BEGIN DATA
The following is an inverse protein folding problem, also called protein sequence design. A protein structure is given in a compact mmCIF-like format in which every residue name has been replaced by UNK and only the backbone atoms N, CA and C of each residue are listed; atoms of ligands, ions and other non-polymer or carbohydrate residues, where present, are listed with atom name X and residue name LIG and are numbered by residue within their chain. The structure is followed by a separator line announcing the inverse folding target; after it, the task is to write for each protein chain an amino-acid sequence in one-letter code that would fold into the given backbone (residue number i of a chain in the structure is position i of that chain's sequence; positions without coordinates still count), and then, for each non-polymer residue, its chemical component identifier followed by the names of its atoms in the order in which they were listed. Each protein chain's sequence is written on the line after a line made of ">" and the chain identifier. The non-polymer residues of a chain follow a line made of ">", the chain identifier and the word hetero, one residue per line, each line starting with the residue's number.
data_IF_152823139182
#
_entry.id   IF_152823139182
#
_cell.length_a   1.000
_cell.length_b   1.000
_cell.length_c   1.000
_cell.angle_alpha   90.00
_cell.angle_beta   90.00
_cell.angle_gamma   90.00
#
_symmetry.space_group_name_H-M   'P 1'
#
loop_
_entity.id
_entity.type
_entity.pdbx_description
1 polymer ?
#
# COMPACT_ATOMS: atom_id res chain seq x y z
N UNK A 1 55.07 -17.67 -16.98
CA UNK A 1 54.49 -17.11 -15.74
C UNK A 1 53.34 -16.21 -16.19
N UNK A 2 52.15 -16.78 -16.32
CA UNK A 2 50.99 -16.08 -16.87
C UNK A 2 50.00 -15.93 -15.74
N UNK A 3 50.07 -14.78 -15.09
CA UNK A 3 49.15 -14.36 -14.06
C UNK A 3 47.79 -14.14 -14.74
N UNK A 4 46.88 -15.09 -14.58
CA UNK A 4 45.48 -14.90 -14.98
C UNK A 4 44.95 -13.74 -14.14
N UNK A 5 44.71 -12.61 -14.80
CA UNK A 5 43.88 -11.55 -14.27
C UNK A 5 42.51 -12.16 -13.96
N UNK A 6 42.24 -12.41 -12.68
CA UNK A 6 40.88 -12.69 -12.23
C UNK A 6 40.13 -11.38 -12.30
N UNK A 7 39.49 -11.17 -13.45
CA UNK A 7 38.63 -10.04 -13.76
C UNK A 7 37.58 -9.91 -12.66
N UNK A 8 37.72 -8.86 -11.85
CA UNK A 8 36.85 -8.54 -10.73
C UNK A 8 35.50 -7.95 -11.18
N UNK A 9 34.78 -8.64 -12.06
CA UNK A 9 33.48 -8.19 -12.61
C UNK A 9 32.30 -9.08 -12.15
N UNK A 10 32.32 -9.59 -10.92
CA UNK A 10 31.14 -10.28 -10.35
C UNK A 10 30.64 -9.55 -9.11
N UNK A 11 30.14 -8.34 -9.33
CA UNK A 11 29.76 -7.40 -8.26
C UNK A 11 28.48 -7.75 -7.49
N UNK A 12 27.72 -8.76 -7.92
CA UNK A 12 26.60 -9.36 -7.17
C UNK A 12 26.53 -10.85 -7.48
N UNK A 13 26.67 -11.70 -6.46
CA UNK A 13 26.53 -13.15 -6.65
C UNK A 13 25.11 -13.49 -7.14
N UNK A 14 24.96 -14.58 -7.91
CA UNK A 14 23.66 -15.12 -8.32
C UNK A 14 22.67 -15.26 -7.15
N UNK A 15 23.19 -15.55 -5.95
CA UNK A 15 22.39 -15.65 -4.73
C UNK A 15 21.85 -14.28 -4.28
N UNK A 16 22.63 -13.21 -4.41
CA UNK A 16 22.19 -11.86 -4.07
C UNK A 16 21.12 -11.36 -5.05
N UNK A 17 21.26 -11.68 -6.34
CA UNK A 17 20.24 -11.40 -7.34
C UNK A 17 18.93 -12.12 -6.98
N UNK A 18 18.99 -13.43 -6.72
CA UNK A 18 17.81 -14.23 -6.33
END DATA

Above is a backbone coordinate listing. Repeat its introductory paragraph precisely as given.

The following is an inverse protein folding problem, also called protein sequence design. A protein structure is given in a compact mmCIF-like format in which every residue name has been replaced by UNK and only the backbone atoms N, CA and C of each residue are listed; atoms of ligands, ions and other non-polymer or carbohydrate residues, where present, are listed with atom name X and residue name LIG and are numbered by residue within their chain. The structure is followed by a separator line announcing the inverse folding target; after it, the task is to write for each protein chain an amino-acid sequence in one-letter code that would fold into the given backbone (residue number i of a chain in the structure is position i of that chain's sequence; positions without coordinates still count), and then, for each non-polymer residue, its chemical component identifier followed by the names of its atoms in the order in which they were listed. Each protein chain's sequence is written on the line after a line made of ">" and the chain identifier. The non-polymer residues of a chain follow a line made of ">", the chain identifier and the word hetero, one residue per line, each line starting with the residue's number.